On April 26-28, hundreds of Reform Jews will gather in Washington, D.C. for the RAC’s Consultation on Conscience, the Reform Movement’s flagship social justice event. This year’s Consultation will feature Former Governor of Massachusetts Deval Patrick, among many other luminaries. Tune in to the live stream of Rabbi Jonah Dov Pesner’s installation as Director of the RAC at 10:15 a.m on Monday morning to hear Gov. Patrick’s remarks.
On April 26-28, hundreds of Reform Jews will gather in Washington, D.C. for the RAC’s Consultation on Conscience, the Reform Movement’s flagship social justice event. This year’s Consultation will highlight issues of economic justice, including such issues as paid sick days, raising the minimum wage, and ending poverty.
We’re excited to welcome our Consultation on Conscience participants to Washington, D.C. in just over a week! In addition to briefings with public policy decision makers and the Reform Movement’s own social action leaders, we’ll head to Capitol Hill for a lobby day, meeting with Senators and Representatives to lift up our Reform Jewish voices on key policy issues. Read more…
Today, on Equal Pay Day, we mark how far into this year women would have to work to earn what men did last year.
The road to equal pay has been long. Within the Reform Movement, as in secular society, this fight began with the fight for equal participation. In the years following the foundational Pittsburgh Platform of 1885, this struggle for equal participation centered on women’s role in synagogue life. Women sought, and slowly won, the right to serve on their synagogue’s board of trustees, seeking to bring their dedication and leadership within the synagogue community onto its governing body. On a national level, the National Federation of Temple Sisterhoods, now Women of Reform Judaism, fought for representation on the Board of Trustees of the Union for American Hebrew Congregations. Read more…
At the Consultation on Conscience on April 26-28, 2015, you will have the opportunity to learn about and take action on paid sick days by asking your members of Congress to support the Healthy Families Act (S. 497/H.R. 932).
Over 40 million Americans do not currently have access to paid sick days, and we need to pass the Healthy Families Act to ensure that more people do not have to make the difficult choice between going to work and caring for a sick loved one, or for themselves.
This legislation would allow workers in businesses with at least 15 employees to earn up to seven days of job-protected paid sick leave each year. Workers would earn one hour of paid sick time for every 30 hours worked. People working in a business with fewer than 15 employees would be able to earn up to seven job-protected days of unpaid sick leave annually.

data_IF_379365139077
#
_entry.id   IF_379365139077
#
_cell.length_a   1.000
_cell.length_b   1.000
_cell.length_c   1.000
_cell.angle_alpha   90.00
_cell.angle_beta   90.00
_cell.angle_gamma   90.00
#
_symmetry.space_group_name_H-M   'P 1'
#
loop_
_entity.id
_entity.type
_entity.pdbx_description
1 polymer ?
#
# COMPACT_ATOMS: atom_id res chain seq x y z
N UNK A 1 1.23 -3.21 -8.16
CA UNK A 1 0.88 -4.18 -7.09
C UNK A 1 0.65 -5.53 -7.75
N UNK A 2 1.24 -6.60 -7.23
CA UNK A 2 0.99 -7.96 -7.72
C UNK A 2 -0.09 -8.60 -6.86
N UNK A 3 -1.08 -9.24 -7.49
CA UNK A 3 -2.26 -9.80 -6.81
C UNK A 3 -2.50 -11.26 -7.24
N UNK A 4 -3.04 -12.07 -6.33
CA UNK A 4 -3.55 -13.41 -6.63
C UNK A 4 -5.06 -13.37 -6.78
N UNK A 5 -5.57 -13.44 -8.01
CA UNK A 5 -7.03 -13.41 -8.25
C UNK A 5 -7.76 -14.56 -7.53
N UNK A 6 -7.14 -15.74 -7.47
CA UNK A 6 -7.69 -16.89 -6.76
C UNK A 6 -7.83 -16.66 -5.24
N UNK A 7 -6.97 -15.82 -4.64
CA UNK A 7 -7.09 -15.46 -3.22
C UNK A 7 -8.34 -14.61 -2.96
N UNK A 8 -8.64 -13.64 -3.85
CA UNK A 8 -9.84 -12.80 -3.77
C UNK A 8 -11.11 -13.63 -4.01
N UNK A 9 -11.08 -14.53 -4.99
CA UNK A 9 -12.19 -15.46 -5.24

Now that it is Passover, boxes of matzah are abundant in the RAC office. Jews around the world are eating matzah instead of leavened bread to remember how the Jewish were slaves in the land of Egypt. Although matzah may not be the most delicious food, we are lucky to be able to eat something of substance at all.
Under the current budget debates, there is risk that many of the food programs that we care about so deeply will have their funding slashed. The House budget also has major impacts on the Supplemental Nutrition Assistance Program (SNAP), which provides nourishment for those living in poverty. The House plans to turn SNAP into a block grant block-grant and cut SNAP funds by $125 billion, or over one third, from 2021 to 2025. Further, “block-granting” SNAP would force states to make deep cuts to food assistance programs, and the benefit cuts would especially impact low-income workers, families with children, seniors, and people with disabilities.
Family and Medical Leave Act (FMLA) was signed into law 22 years ago to allow workers to take a maximum 12 weeks unpaid time off of work to care for a new child (including adopted and foster children); care for a sick child; act as a caregiver for a parent; address personal serious health concerns; and care for wounded service members. After the decision in United States v. Windsor, in which the part of the Defense of Marriage Act (DOMA) defining marriage as between a man and a woman for federal purposes was struck down, the Department of Labor announced that FMLA would apply to eligible employees in same-sex marriages if the employee resided in a state that recognized their marriage. Rachel Laser, Deputy Director of the Religious Action Center, submitted comments last August to the Department of Labor in support of this change when it was proposed.
On April 14, we celebrate Equal Pay Day, the symbolic day in the new year until which women would have to work to earn what their male counterparts earned in the previous year. In the United States today, women on average earn 78 cents for every dollar their male counterparts make. Women of color face an even greater disparity, with African American and Latina women earning an average of 64 and 54 cents on the dollar, respectively. The gender wage gap persists at all levels of education, within occupations and across industries. The pervasiveness of this disparity indicates that deeply embedded pay discrimination, rather than women’s occupational decisions, is responsible for the injustice of pay inequity. Read more…